The nation’s storyteller
Ira Glass, host of ‘This American Life,’ hits the road to promote public radio
If you go to see Ira Glass at Sanders Theatre tomorrow night, you’ll only hear him at first.
“I begin in darkness, just because it’s the radio audience,’’ Glass says. “It’s nice to start it so it feels like the radio show, even if it’s just for a couple of minutes.’’
The radio show, of course, is “This American Life,’’ the weekly public radio hit Glass executive produces and hosts, which is heard on more than 500 stations by more than 1.8 million listeners. “This American Life’’ is also a popular podcast, with another 660,000 regular listeners. They all seem to have a different idea of what Glass looks like.
“I’m often told, I thought you’d be shorter, taller, younger, fatter, thinner, more Jew-y, less Jew-y,’’ he says with a cackle. “The glasses are never a surprise to anybody. Something about my character on the air is definitely communicating short-sightedness. But I think everything else is completely up for grabs.’’
Produced by Chicago Public Media and distributed by Public Radio International, “This American Life’’ is a compendium of stories, from the wry to the hilarious, and the mundane to the highly dramatic, loosely centered around a single theme. It airs on numerous public stations in Massachusetts, including WGBH (89.7 FM) and WBUR (90.9 FM).
The Glass road show coming to Cambridge tomorrow is called “Radio Stories and Other Stories,’’ and features a changing mix of show segments and behind-the-scenes tales. He uses two CD players and a mixing console for the audio bits, but says he’s increasingly tempted to do the whole thing from his iPad.
“We’ve got a lot of member stations out there, and it’s important if you have a radio show to go out and publicize it, so I had to invent something that would be easier to do on the road than mounting an entire show. It’s something I do about once a month,’’ Glass says.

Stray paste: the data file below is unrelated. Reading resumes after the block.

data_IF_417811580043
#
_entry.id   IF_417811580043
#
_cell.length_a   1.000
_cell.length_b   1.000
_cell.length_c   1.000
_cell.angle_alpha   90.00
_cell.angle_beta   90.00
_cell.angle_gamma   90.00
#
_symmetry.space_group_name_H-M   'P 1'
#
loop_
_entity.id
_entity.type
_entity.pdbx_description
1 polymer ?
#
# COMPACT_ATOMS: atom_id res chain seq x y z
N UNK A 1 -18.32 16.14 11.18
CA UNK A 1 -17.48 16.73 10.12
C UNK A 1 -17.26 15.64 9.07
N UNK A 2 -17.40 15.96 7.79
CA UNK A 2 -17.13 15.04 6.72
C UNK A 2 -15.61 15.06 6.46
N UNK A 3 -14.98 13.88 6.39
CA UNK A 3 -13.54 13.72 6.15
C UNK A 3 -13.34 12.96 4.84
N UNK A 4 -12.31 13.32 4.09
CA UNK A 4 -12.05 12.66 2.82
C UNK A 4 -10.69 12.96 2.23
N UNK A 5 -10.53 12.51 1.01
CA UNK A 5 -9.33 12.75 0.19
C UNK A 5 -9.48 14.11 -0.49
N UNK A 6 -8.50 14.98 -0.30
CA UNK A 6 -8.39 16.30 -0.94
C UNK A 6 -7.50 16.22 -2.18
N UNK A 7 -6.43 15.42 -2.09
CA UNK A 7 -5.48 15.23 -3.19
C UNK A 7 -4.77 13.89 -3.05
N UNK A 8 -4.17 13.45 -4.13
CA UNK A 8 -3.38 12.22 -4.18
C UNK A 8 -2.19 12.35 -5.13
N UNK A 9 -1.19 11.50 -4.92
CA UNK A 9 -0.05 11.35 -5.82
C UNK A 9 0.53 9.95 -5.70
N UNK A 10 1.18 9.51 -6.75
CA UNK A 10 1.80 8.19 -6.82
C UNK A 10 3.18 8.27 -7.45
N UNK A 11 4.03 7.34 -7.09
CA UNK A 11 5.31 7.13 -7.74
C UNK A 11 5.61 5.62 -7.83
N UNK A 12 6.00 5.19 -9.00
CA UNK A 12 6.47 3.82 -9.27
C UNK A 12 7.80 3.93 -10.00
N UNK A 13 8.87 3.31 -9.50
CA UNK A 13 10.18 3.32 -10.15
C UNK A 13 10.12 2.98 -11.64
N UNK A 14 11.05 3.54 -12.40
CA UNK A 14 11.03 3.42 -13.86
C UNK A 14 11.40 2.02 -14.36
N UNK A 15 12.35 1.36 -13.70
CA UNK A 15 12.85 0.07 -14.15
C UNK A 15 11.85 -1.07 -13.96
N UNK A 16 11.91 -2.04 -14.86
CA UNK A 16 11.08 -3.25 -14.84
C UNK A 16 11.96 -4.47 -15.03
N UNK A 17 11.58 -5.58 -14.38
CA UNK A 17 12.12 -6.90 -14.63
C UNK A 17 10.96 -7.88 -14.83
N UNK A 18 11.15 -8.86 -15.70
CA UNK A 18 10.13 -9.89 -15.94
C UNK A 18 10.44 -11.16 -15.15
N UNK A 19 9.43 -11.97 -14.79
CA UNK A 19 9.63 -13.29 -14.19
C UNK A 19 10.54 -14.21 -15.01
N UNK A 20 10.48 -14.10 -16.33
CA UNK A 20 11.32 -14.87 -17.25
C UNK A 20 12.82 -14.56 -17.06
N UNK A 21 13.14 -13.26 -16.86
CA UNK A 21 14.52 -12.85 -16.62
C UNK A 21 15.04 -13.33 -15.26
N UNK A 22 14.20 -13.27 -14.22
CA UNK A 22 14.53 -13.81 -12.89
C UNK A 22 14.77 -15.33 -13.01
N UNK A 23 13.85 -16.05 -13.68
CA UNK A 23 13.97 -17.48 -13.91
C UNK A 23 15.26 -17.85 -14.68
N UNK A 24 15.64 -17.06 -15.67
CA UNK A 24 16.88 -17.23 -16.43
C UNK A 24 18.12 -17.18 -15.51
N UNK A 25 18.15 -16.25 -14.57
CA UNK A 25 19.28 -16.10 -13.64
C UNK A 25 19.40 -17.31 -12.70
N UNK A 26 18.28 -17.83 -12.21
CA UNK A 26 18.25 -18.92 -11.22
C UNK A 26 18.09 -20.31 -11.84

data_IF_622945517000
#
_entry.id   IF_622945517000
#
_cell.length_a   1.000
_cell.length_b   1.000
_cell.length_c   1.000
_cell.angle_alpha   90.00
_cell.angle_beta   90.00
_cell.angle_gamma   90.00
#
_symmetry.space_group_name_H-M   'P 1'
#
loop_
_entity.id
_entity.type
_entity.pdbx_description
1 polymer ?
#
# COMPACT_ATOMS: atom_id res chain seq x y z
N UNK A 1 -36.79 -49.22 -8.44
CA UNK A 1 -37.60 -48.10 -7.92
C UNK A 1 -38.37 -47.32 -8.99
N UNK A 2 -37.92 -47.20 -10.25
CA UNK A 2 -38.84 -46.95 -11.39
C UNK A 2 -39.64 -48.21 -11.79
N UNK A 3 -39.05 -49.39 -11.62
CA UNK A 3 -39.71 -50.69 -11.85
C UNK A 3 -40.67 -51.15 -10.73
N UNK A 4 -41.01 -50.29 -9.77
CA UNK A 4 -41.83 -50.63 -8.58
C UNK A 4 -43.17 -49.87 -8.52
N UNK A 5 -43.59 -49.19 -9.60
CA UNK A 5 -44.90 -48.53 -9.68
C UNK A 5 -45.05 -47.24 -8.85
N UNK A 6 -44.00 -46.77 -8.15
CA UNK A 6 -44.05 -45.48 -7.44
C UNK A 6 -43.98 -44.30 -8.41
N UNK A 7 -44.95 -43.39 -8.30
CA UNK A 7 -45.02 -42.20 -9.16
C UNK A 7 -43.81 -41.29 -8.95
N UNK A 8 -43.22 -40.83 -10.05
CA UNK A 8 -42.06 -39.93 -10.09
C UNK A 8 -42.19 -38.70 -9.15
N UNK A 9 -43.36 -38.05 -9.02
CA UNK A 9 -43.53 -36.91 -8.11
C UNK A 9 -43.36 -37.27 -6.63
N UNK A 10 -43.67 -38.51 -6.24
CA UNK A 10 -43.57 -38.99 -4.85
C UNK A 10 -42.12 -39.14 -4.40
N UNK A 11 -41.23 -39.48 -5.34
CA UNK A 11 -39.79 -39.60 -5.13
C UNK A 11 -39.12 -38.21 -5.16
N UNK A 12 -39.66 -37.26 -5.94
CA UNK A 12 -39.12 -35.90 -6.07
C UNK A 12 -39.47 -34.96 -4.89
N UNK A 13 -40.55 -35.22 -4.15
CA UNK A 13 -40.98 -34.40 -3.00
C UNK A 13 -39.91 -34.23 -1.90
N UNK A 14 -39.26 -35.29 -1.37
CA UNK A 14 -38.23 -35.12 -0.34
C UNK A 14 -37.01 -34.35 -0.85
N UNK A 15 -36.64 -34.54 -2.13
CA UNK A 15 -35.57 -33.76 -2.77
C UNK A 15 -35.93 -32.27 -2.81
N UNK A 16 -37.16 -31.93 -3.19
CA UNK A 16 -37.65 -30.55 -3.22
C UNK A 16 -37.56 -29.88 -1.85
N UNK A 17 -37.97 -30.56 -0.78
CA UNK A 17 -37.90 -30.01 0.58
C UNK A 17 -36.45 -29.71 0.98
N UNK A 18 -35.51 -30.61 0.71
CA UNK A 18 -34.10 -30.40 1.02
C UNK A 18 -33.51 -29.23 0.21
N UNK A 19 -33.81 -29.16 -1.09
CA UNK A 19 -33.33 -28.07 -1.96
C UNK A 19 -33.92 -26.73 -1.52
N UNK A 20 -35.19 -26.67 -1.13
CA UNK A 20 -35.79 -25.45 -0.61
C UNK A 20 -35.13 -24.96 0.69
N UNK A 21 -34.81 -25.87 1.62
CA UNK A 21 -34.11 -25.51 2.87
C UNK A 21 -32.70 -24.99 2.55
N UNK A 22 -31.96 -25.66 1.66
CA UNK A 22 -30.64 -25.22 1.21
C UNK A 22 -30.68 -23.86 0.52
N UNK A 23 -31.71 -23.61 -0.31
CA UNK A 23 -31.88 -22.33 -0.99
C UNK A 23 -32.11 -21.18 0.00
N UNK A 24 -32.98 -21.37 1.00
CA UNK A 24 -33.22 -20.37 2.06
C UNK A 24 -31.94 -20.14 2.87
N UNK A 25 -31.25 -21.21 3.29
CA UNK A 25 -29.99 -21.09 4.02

If that sounds like he’s protecting the franchise, maybe so. With Republicans in Congress vowing a fresh assault on the public broadcasting budget, he’s optimistic but wary.
“I’m told by people who do the lobbying on this that we’re expecting the fiercest battle since Newt Gingrich tried to de-fund public broadcasting in the 1990s, and possibly much more fierce than that,’’ he says. “But radio is really, really strong. The audience continues to grow year to year, revenues continue to grow.’’
Most people don’t understand that federal funding is a small part of most public radio stations’ budgets, he says, and the crisis in corporate underwriting that struck stations during the nation’s financial meltdown has now largely abated. “This American Life’’ is healthy enough to have spent tens of thousands of dollars to send two journalists to Iraq for a month this summer. Public radio is “the one part of journalism where things are still pretty healthy,’’ he says.
What clearly bugs him now is the way public radio is responding — or not — to conservatives’ charges that its shows are biased to the left.
“Weirdly, my betters in the public broadcasting community have decided they’re not even going to argue about that,’’ Glass says. “Instead they have this kind of vanilla ad campaign based on the idea that 170 million Americans watch public TV or listen to public radio, and these Americans are from all walks of life and are conservatives and liberals. That’s fine, but I feel what’s being said about us is a branding issue about the product that we make.
“I feel like, [Republicans] want to have a discussion about the content we make, let’s have that discussion. We have nothing to be afraid of,’’ he says. “The notion that we’re not actually going to say, ‘No, you have this wrong,’ that this coverage is not biased . . . I find completely dispiriting.’’
“This American Life’’ is very much about people telling stories in their own words. There’s an intimacy and a point of view that often begs comparison to the culture of blogging, Facebook, and Twitter that has arisen since the show debuted on Chicago public radio station WBEZ in 1995.
“I don’t think we’re that smart that we were anticipating anything,’’ Glass says. “In my case there was just a kind of story that I enjoyed telling that involved applying the tools of journalism to things that were very personal and that journalists weren’t usually covering. And there were people like David Sedaris, David Rakoff, and Sarah Vowell who were telling personal stories. They just needed somebody to put them on the radio.’’
Joel Brown can be reached at firstname.lastname@example.org.